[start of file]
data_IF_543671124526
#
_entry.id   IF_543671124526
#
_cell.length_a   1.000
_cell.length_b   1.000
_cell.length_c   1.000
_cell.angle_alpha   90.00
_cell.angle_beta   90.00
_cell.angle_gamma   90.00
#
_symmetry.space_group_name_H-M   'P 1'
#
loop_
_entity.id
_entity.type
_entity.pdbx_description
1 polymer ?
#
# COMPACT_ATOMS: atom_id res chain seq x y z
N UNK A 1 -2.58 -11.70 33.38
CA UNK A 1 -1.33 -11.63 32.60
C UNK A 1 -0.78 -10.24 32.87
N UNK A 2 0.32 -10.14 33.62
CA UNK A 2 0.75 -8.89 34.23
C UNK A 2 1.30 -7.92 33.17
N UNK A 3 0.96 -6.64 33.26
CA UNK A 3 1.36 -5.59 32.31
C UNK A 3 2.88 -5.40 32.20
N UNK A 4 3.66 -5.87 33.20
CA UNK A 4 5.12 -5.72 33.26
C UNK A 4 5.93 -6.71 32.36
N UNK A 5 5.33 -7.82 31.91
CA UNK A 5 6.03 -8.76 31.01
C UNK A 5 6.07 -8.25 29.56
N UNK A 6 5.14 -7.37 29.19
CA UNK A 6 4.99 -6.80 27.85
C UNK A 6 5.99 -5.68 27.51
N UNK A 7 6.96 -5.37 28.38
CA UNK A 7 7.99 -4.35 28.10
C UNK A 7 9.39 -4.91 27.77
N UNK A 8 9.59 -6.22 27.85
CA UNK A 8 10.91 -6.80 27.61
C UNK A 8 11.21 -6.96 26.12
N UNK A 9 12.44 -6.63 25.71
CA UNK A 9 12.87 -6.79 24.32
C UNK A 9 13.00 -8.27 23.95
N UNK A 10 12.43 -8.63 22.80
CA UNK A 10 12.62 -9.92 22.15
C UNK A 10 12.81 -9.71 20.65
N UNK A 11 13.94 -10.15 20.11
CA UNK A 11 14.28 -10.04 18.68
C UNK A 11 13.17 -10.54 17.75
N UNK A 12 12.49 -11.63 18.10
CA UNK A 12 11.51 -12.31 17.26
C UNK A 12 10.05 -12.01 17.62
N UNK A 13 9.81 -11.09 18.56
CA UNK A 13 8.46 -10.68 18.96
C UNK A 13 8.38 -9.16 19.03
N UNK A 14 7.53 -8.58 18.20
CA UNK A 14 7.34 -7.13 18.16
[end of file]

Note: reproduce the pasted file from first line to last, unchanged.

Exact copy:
data_IF_543671124526
#
_entry.id   IF_543671124526
#
_cell.length_a   1.000
_cell.length_b   1.000
_cell.length_c   1.000
_cell.angle_alpha   90.00
_cell.angle_beta   90.00
_cell.angle_gamma   90.00
#
_symmetry.space_group_name_H-M   'P 1'
#
loop_
_entity.id
_entity.type
_entity.pdbx_description
1 polymer ?
#
# COMPACT_ATOMS: atom_id res chain seq x y z
N UNK A 1 -2.58 -11.70 33.38
CA UNK A 1 -1.33 -11.63 32.60
C UNK A 1 -0.78 -10.24 32.87
N UNK A 2 0.32 -10.14 33.62
CA UNK A 2 0.75 -8.89 34.23
C UNK A 2 1.30 -7.92 33.17
N UNK A 3 0.96 -6.64 33.26
CA UNK A 3 1.36 -5.59 32.31
C UNK A 3 2.88 -5.40 32.20
N UNK A 4 3.66 -5.87 33.20
CA UNK A 4 5.12 -5.72 33.26
C UNK A 4 5.93 -6.71 32.36
N UNK A 5 5.33 -7.82 31.91
CA UNK A 5 6.03 -8.76 31.01
C UNK A 5 6.07 -8.25 29.56
N UNK A 6 5.14 -7.37 29.19
CA UNK A 6 4.99 -6.80 27.85
C UNK A 6 5.99 -5.68 27.51
N UNK A 7 6.96 -5.37 28.38
CA UNK A 7 7.99 -4.35 28.10
C UNK A 7 9.39 -4.91 27.77
N UNK A 8 9.59 -6.22 27.85
CA UNK A 8 10.91 -6.80 27.61
C UNK A 8 11.21 -6.96 26.12
N UNK A 9 12.44 -6.63 25.71
CA UNK A 9 12.87 -6.79 24.32
C UNK A 9 13.00 -8.27 23.95
N UNK A 10 12.43 -8.63 22.80
CA UNK A 10 12.62 -9.92 22.15
C UNK A 10 12.81 -9.71 20.65
N UNK A 11 13.94 -10.15 20.11
CA UNK A 11 14.28 -10.04 18.68
C UNK A 11 13.17 -10.54 17.75
N UNK A 12 12.49 -11.63 18.10
CA UNK A 12 11.51 -12.31 17.26
C UNK A 12 10.05 -12.01 17.62
N UNK A 13 9.81 -11.09 18.56
CA UNK A 13 8.46 -10.68 18.96
C UNK A 13 8.38 -9.16 19.03
N UNK A 14 7.53 -8.58 18.20
CA UNK A 14 7.34 -7.13 18.16